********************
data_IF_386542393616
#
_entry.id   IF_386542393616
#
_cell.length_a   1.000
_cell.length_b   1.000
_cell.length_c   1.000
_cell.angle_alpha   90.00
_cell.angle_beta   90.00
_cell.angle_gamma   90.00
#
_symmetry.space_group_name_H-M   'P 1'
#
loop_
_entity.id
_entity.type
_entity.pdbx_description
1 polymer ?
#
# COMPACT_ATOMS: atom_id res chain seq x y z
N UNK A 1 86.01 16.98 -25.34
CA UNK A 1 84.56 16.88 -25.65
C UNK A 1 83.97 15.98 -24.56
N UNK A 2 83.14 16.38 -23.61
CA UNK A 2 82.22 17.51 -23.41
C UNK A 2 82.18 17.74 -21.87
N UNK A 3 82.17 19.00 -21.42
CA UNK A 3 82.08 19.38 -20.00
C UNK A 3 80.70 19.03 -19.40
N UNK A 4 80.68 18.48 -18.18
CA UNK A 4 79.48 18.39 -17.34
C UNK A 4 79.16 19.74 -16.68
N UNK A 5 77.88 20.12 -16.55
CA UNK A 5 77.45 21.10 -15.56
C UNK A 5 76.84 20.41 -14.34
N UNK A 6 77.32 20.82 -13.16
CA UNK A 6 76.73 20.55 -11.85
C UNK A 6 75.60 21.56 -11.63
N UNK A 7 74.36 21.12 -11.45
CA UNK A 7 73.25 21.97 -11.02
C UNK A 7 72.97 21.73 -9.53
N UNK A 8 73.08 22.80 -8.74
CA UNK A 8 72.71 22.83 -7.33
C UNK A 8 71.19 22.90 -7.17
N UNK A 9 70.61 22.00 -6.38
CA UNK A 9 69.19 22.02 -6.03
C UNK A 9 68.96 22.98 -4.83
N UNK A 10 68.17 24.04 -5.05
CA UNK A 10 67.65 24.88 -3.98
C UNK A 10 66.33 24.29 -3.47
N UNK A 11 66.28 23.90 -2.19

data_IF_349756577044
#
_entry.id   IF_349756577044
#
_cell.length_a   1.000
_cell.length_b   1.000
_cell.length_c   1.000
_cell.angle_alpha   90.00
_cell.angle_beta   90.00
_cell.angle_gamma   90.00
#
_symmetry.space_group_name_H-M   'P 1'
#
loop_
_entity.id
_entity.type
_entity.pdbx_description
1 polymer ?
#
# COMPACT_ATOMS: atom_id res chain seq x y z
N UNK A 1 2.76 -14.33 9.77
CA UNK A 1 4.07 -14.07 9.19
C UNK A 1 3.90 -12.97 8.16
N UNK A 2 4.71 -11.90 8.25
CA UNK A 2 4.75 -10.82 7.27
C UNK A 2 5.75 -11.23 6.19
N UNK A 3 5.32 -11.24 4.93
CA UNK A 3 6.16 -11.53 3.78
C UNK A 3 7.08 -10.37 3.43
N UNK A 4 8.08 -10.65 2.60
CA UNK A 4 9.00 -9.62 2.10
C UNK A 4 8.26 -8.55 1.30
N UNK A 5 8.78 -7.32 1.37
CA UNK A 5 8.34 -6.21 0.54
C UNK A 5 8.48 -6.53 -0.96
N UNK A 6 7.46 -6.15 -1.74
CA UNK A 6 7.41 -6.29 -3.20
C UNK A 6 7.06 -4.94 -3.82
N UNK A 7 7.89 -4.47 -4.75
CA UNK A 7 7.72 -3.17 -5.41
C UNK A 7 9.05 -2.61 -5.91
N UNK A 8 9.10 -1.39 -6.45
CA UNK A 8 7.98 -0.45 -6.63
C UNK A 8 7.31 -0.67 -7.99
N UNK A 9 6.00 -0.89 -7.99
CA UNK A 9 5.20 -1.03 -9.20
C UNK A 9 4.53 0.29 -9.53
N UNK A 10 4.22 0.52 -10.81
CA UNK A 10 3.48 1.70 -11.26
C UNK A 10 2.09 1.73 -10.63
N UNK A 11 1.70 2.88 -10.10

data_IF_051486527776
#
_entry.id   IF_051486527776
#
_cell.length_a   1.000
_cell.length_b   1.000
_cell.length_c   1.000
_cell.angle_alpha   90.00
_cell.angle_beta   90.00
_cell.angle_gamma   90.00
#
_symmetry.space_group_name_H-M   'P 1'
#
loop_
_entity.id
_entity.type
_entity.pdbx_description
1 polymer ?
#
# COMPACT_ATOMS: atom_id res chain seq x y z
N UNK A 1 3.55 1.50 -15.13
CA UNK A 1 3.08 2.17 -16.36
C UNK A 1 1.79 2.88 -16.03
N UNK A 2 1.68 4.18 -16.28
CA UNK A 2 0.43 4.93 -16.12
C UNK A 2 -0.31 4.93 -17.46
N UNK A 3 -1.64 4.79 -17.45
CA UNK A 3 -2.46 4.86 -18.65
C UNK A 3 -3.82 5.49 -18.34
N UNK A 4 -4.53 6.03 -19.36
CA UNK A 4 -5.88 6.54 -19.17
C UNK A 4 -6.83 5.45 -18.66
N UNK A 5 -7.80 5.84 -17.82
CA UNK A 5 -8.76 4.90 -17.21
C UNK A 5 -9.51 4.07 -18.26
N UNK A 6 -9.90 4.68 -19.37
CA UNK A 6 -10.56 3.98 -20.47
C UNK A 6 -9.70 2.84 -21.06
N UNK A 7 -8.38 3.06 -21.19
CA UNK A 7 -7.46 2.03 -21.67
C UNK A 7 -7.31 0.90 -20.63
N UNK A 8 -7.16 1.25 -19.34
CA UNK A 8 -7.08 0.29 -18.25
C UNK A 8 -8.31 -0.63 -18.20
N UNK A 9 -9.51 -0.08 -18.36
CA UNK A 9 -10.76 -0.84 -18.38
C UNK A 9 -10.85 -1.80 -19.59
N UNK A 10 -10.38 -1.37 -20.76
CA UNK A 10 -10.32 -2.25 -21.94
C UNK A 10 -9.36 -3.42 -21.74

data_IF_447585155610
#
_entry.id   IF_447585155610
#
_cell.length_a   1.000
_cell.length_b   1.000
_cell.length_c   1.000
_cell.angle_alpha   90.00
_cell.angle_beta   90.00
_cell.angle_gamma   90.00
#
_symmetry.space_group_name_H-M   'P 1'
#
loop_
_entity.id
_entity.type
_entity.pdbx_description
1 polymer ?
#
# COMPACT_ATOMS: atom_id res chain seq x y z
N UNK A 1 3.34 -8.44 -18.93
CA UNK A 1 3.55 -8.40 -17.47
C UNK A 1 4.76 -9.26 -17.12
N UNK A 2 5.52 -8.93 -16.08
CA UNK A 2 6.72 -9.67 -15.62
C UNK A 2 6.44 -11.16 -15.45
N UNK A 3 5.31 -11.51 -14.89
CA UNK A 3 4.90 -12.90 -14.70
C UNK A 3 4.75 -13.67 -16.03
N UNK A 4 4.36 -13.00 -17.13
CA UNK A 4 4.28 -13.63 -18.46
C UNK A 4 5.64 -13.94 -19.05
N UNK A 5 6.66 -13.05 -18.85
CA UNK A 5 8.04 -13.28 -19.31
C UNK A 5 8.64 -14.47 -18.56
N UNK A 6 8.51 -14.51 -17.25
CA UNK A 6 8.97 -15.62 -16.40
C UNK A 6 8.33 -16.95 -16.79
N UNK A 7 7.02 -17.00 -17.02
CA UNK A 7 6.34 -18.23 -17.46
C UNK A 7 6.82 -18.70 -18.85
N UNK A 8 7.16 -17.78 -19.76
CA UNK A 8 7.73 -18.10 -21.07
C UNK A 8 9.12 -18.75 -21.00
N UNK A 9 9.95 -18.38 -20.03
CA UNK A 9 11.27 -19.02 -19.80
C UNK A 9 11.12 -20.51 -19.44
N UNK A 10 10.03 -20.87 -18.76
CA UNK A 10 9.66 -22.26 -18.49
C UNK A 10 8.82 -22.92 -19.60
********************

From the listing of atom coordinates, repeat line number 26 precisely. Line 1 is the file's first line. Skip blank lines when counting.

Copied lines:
C UNK A 2 82.18 17.74 -21.87